Apparently baseball players throw too many fastballs. It will take smarter people than I am to figure out if this Means Something or it’s merely interesting. It’s been a long day, however, and at this point interesting is enough for me:
In the case of baseball, we observe every pitch thrown in the major
leagues over the period 2002-2006 – a total of more than 3 million
pitches. For football, we observe every play in the National Football League for the years 2001-2005 – over 125,000 plays . . . The results obtained from analyzing the football and baseball data are
quite similar. In both cases, we find clear deviations from minimax
play, as evidenced by a failure to equalize expected payoffs across
different actions played as part of mixed strategies, and with respect
to negative serial correlation in actions . . . In baseball, pitchers appear to throw too many fastballs,
i.e., batters systematically have better outcomes when thrown fastballs
versus any other type of pitch.
Game theory, schmame theory. Maybe ballplayers just want to give him the heat and announce their presence with authority. Didja ever think of that? And maybe those suckers simply teed off on ’em like they knew they were gonna throw a fastball.
Oh . . .
(thanks to Pete Toms for the link)
The Phillies and Red Sox appear intent on pursuing free agent first baseman Carlos Santana, MLB Network’s Jon Morosi reports. Santana rejected a one-year, $17.4 million qualifying offer from the Indians on Thursday and is expected to draw widespread interest on the market this winter. The Mets, Mariners, Angels and Indians could make a play for the infielder, though no serious offers have been made this early in the offseason.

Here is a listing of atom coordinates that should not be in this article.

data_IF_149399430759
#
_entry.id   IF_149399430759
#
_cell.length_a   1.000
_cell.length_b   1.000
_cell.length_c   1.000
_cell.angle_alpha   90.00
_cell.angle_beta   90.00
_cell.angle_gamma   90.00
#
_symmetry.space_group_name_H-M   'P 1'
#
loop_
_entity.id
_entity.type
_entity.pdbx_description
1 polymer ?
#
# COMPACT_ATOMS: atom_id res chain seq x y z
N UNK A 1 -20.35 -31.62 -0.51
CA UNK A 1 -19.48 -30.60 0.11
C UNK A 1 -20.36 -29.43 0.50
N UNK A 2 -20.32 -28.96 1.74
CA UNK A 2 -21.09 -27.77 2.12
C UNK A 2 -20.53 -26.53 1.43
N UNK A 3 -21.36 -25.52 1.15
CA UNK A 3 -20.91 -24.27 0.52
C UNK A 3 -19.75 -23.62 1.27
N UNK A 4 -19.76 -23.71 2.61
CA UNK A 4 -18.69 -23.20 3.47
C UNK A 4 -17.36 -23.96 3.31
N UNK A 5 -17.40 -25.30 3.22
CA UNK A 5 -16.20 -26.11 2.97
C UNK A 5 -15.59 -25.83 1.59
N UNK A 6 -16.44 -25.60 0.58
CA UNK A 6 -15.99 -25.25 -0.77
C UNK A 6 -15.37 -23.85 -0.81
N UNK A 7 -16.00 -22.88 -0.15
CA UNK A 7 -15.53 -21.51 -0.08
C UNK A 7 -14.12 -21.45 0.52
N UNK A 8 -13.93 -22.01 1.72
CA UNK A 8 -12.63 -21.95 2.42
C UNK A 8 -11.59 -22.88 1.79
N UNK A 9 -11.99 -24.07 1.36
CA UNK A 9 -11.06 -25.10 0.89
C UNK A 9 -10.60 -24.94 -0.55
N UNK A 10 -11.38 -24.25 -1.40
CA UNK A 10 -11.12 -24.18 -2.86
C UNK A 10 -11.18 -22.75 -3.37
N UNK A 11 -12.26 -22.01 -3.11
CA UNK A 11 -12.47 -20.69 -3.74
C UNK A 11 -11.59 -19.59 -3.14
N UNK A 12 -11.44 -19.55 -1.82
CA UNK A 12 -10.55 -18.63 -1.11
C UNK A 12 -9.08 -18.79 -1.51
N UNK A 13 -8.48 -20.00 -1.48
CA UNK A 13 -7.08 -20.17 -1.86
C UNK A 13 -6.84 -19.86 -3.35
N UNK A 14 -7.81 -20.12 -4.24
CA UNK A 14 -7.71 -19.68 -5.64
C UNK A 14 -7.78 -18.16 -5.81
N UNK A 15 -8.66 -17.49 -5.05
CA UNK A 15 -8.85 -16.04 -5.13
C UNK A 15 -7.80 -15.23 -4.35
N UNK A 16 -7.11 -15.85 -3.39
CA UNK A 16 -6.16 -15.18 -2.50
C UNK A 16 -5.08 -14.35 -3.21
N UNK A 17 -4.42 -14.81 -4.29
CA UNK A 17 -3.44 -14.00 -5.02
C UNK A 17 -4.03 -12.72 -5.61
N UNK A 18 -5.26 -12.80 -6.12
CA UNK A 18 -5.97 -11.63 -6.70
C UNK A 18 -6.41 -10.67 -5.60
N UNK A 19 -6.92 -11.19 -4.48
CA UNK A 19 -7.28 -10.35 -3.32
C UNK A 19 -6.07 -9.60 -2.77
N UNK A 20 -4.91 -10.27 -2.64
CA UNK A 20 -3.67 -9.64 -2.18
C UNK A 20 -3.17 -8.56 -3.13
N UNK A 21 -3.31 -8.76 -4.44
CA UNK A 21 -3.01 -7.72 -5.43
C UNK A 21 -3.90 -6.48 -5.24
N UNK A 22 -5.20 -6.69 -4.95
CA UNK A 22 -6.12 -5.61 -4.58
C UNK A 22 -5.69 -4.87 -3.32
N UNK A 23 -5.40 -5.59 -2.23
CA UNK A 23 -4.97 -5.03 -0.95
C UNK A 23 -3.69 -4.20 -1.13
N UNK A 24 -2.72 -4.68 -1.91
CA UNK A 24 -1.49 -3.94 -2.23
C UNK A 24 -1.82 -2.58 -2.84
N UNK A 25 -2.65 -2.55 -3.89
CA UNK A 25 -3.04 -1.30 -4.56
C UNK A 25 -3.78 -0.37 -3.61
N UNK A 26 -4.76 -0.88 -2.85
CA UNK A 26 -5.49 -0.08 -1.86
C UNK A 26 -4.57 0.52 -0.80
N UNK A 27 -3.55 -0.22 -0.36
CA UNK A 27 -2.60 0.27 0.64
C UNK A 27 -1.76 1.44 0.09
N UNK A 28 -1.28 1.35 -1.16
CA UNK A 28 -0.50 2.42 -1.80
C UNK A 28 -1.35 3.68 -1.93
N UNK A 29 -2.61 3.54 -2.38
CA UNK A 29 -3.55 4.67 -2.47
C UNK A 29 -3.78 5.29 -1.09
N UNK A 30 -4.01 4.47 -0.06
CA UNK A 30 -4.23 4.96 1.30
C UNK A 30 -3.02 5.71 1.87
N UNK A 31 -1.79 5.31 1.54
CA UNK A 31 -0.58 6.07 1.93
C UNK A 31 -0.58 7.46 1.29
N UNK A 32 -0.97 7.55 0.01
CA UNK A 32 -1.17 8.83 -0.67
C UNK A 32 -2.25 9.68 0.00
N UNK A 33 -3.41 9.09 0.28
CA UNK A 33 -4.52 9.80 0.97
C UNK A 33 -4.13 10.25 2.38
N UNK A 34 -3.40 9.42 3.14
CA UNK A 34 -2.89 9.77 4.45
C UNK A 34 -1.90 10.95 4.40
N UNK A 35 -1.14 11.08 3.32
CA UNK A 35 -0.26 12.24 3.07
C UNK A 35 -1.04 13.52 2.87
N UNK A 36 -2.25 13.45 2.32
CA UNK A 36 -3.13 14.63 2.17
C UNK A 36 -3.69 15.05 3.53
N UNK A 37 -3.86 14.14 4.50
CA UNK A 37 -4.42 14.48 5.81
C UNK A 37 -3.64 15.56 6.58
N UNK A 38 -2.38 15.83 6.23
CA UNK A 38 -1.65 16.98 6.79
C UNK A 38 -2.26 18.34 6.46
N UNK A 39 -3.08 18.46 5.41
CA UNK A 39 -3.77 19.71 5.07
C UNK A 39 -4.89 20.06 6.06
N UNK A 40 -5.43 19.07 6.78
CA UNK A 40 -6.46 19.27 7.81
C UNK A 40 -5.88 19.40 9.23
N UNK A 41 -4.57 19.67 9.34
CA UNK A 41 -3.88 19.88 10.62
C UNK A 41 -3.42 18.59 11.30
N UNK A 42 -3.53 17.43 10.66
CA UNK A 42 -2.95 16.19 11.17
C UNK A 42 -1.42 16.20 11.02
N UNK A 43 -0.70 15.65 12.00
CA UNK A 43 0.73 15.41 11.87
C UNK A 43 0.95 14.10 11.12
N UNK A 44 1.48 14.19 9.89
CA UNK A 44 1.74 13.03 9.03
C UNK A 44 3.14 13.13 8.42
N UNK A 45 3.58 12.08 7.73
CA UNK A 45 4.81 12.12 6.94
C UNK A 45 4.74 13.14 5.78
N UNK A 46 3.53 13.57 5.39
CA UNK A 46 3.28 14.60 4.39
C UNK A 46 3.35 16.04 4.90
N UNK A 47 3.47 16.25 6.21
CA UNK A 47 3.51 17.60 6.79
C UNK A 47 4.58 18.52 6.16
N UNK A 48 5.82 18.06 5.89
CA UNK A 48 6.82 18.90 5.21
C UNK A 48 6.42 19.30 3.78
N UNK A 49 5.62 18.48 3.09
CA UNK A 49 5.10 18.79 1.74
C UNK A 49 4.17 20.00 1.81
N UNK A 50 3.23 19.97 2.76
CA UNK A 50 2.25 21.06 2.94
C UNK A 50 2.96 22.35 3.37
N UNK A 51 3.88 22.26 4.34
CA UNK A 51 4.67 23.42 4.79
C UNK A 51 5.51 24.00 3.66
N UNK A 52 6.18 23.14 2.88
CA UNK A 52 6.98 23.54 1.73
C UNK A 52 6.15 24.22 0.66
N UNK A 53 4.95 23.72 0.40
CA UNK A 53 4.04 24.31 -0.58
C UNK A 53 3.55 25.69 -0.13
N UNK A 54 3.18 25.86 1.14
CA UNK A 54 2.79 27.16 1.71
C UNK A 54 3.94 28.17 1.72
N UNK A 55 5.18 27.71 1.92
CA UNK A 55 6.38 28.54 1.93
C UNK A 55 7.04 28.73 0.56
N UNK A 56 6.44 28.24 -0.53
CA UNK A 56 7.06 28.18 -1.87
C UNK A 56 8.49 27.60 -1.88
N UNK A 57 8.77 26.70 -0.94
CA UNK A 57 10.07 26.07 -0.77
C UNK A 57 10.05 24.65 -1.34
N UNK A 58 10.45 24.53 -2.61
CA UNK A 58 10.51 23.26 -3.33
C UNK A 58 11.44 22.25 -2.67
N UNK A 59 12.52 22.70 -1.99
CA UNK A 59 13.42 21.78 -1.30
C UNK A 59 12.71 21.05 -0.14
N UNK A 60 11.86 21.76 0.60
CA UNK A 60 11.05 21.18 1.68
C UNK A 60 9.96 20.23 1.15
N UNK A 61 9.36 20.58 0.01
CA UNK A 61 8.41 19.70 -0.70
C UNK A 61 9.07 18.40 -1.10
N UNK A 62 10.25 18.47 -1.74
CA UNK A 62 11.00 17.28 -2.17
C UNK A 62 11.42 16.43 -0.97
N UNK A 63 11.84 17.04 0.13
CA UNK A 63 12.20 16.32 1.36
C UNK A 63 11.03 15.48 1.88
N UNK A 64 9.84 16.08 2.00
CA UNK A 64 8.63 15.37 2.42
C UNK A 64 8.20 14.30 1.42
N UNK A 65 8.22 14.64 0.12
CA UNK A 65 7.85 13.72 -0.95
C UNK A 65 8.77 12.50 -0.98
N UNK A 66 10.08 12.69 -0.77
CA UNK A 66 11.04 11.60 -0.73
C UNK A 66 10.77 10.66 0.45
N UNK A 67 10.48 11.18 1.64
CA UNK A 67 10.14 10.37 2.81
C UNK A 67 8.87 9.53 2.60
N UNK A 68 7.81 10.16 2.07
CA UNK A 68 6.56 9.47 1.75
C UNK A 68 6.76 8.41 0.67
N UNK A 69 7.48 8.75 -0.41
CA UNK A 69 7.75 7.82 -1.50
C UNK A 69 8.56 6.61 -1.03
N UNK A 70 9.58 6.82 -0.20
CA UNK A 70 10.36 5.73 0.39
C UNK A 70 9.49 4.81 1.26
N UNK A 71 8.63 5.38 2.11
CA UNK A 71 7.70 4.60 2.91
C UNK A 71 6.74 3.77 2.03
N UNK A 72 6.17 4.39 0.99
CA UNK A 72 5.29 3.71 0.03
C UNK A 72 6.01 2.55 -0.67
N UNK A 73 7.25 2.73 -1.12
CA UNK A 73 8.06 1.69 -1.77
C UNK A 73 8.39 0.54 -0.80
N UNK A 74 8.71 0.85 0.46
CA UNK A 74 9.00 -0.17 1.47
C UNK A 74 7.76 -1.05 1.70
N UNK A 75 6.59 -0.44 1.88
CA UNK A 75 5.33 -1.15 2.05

Santana, 31, is coming off of a seven-year track with the Indians. He batted .259/.363/.455 with 23 home runs and 3.0 fWAR last season, making 2017 the fourth-most valuable year of his career to date. Although he was primarily stationed at first base over the last year, he could step back into a hybrid first base/DH role with the Red Sox, who are hurting for infield depth with Hanley Ramirez still working his way back from shoulder surgery.
As for Santana’s other suitors, the Mariners are far less likely to pursue a deal after trading for Ryon Healy last Wednesday. Neither the Mets nor the Phillies have a DH spot to offer the veteran infielder, and the Phillies’ Rhys Hoskins appears to be blocking the way at first base. Then again, Santana may not find a more enticing offer outside of Cleveland, where Edwin Encarnacion might otherwise be the club’s best option at first base. During the GM meetings, Indians’ GM Mike Chernoff said he “love to have both [Santana and Jay Bruce] back” in 2018, but hasn’t backed up that love with any contract talks just yet.